Organised in partnership with the Brent Biennial, ArtReview will host artists Pio Abad, Barby Asante and Abbas Zahedi as they discuss strategies of engagement with critic Hettie Judah, building on many of the themes Judah addressed in her recent essay ‘Art By Stealth’.
‘How do you create a work that is distributed in a way that invites someone to engage with art?’ asks Zahedi, whose Soul Refresher project for the biennial perhaps best exemplifies the concept of exhibition-by-stealth. Soul Refresher is a pink soda formulated by Zahedi with Square Root Soda Works, inspired by the Indian sherbet syrup Rooh Afza. The alcohol-free drink is a symbol of inclusive gatherings, and recollects the music, spoken word and literary events once organised by Zahedi at Rumi’s Cave on Willesden Lane.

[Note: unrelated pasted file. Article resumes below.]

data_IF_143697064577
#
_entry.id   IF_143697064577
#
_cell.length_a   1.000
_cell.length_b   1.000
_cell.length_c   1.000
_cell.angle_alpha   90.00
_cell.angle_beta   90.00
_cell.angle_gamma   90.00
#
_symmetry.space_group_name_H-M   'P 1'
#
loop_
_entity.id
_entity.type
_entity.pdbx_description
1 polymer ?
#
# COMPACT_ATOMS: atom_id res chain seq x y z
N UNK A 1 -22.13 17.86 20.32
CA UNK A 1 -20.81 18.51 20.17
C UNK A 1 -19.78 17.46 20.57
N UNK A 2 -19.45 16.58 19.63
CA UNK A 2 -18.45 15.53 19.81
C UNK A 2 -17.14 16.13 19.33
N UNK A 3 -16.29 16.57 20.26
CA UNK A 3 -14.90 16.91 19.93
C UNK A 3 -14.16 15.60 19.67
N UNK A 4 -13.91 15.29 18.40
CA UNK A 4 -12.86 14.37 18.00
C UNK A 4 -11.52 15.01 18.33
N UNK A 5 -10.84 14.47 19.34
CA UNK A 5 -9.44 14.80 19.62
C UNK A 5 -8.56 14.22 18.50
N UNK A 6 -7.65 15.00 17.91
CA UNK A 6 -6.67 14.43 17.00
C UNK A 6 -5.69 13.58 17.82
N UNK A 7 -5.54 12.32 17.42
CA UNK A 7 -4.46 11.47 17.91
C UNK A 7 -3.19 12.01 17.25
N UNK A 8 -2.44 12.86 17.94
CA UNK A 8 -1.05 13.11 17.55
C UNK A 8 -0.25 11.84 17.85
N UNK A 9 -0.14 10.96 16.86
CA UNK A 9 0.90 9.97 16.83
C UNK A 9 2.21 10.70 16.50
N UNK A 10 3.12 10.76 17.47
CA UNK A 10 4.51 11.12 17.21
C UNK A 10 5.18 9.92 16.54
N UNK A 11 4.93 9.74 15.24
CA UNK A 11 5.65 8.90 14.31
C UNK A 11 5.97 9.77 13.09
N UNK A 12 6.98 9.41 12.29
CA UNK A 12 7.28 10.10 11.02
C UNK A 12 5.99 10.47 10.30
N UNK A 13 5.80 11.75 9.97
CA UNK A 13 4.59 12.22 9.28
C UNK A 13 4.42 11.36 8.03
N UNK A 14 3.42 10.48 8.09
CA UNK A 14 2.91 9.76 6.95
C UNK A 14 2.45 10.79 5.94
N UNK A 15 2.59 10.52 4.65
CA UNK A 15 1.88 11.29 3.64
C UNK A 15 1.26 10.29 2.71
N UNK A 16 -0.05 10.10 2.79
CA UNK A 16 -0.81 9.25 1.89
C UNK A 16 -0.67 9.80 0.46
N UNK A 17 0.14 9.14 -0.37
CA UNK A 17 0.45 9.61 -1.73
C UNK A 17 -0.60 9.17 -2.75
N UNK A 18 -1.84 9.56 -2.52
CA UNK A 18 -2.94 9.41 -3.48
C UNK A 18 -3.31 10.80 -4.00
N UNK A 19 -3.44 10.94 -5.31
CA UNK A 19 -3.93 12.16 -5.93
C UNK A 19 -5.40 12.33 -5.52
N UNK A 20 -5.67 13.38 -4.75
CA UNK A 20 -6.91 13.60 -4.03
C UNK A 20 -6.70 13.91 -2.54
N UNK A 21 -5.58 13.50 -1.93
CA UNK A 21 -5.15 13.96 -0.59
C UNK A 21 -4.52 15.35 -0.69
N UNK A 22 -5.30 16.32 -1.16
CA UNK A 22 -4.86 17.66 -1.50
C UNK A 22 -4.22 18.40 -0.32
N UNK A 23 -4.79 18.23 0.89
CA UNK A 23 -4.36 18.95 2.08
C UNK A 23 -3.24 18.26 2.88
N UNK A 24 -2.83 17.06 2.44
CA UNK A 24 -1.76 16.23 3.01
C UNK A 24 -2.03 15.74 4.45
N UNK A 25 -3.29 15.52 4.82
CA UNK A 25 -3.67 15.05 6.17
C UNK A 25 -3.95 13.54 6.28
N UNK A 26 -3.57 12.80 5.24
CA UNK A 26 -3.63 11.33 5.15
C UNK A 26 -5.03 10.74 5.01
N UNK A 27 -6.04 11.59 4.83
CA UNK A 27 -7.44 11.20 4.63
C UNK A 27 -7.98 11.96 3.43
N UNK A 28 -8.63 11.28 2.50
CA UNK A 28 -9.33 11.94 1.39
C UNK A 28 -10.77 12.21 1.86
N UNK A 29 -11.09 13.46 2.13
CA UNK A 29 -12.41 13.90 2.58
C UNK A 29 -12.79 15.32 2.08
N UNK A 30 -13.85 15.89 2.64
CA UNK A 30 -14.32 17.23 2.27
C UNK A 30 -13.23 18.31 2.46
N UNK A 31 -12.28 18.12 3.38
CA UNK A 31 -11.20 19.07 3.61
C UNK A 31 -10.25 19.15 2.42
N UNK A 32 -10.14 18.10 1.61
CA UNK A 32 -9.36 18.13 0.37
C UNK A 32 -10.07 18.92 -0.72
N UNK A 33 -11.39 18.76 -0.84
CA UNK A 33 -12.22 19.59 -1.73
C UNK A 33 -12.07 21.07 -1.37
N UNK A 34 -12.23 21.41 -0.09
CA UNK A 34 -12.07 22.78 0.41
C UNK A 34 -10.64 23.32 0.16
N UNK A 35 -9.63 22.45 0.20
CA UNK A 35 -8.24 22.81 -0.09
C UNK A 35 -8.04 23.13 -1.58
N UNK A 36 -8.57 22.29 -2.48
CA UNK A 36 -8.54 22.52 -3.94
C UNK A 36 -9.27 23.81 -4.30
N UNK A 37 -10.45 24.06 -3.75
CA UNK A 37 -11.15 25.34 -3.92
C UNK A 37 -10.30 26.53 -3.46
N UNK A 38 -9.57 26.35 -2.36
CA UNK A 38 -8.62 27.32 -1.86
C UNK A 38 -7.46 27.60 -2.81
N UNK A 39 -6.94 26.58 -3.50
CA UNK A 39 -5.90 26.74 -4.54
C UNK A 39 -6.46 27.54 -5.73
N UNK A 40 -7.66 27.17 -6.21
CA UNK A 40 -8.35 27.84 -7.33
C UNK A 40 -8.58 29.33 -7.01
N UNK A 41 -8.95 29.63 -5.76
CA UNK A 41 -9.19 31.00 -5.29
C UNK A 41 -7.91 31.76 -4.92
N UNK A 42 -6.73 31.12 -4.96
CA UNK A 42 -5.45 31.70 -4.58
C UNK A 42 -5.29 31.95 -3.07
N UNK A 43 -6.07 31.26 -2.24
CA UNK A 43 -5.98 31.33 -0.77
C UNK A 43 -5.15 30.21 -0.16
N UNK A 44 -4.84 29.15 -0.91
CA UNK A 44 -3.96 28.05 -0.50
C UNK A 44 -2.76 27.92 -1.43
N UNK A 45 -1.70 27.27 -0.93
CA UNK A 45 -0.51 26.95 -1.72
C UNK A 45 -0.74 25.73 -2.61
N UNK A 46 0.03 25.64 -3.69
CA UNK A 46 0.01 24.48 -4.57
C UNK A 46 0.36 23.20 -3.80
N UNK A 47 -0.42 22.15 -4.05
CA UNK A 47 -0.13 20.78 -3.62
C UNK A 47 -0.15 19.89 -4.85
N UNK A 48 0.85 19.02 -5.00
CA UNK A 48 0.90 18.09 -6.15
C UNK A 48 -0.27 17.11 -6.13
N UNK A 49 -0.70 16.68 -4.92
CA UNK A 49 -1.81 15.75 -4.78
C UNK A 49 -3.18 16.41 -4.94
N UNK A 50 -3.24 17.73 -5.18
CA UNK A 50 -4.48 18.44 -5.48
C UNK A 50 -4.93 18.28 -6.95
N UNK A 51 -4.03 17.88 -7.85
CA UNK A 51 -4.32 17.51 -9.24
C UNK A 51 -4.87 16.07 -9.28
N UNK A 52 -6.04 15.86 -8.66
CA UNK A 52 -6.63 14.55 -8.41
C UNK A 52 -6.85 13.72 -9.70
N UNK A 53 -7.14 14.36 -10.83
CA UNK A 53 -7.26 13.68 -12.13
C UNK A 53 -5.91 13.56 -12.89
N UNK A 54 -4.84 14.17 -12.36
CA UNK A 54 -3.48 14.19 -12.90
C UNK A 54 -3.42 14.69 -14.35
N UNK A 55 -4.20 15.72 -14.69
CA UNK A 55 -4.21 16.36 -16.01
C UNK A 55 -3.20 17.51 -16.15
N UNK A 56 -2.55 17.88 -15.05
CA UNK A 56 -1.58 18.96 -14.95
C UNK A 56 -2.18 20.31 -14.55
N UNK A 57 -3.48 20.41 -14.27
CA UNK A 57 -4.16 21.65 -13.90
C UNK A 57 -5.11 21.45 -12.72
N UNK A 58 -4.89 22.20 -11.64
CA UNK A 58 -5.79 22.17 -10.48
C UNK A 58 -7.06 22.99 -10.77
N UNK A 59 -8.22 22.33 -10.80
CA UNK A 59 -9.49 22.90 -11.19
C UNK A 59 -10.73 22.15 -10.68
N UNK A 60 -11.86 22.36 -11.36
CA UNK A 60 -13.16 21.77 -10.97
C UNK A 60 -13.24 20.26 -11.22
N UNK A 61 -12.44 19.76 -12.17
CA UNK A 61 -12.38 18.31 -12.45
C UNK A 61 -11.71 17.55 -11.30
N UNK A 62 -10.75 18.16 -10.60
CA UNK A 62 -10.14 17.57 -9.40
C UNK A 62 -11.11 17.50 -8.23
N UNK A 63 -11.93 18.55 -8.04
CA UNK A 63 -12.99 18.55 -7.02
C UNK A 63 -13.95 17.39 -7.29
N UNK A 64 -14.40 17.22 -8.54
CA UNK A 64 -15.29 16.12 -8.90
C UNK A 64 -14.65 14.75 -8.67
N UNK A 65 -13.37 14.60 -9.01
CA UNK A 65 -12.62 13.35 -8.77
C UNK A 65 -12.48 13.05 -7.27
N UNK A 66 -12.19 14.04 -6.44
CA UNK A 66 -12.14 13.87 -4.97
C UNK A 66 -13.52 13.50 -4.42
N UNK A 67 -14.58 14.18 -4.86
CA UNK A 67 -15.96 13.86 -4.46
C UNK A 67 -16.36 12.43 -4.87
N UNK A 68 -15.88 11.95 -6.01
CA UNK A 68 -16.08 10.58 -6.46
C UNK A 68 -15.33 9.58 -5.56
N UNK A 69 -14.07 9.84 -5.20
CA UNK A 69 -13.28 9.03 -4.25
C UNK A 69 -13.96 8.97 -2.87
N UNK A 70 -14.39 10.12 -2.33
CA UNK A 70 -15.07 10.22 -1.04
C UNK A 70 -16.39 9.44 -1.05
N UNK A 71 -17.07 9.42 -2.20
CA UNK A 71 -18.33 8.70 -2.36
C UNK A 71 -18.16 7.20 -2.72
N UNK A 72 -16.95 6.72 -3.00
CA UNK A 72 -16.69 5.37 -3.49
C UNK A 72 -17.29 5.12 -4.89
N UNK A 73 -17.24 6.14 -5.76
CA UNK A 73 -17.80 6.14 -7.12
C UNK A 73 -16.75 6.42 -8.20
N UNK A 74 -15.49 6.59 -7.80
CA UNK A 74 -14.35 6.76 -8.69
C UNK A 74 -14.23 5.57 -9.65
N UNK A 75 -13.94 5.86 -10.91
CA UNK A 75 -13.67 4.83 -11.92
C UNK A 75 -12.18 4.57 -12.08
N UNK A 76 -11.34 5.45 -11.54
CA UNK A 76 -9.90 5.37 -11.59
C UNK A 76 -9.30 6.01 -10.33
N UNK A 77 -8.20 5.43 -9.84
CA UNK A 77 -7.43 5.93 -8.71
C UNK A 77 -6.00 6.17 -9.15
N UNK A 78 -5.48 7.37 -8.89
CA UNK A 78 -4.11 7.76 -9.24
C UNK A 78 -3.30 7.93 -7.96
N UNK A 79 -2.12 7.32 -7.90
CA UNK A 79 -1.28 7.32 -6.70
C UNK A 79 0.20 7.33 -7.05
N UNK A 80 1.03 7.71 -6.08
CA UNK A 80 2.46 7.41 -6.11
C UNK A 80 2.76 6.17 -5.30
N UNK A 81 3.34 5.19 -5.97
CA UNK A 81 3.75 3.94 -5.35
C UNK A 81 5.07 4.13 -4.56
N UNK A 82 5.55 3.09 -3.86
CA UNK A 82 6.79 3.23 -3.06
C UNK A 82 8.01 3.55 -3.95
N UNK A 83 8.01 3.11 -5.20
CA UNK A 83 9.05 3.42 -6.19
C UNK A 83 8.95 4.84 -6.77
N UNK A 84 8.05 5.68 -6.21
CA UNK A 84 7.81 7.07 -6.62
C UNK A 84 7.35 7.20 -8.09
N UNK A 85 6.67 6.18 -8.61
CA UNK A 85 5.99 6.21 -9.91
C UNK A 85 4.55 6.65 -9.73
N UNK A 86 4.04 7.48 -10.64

‘Being part of the street for a month invites very different interaction to a work in a library,’ Abad told Judah of his mural work. ‘I didn’t think I’d be a muralist, but the civic role is something I really value… I realised that the public has a healthier relationship with street art in a way: it’s immediate, and it’s the most democratic form because it doesn’t require you to go into a space.’
Asante’s project for the biennial, on the other hand, happened away from a general audience: Declaration of Independence is an ongoing performance/forum ‘bringing together womxn to reflect on how the political affects the personal and how the social, cultural implications of historic declarations, policies and legislations impact on their everyday lives’, the artist says.
This conversation will happen over Zoom on Friday 12 February, 6pm GMT. Please RSVP to receive a link: firstname.lastname@example.org.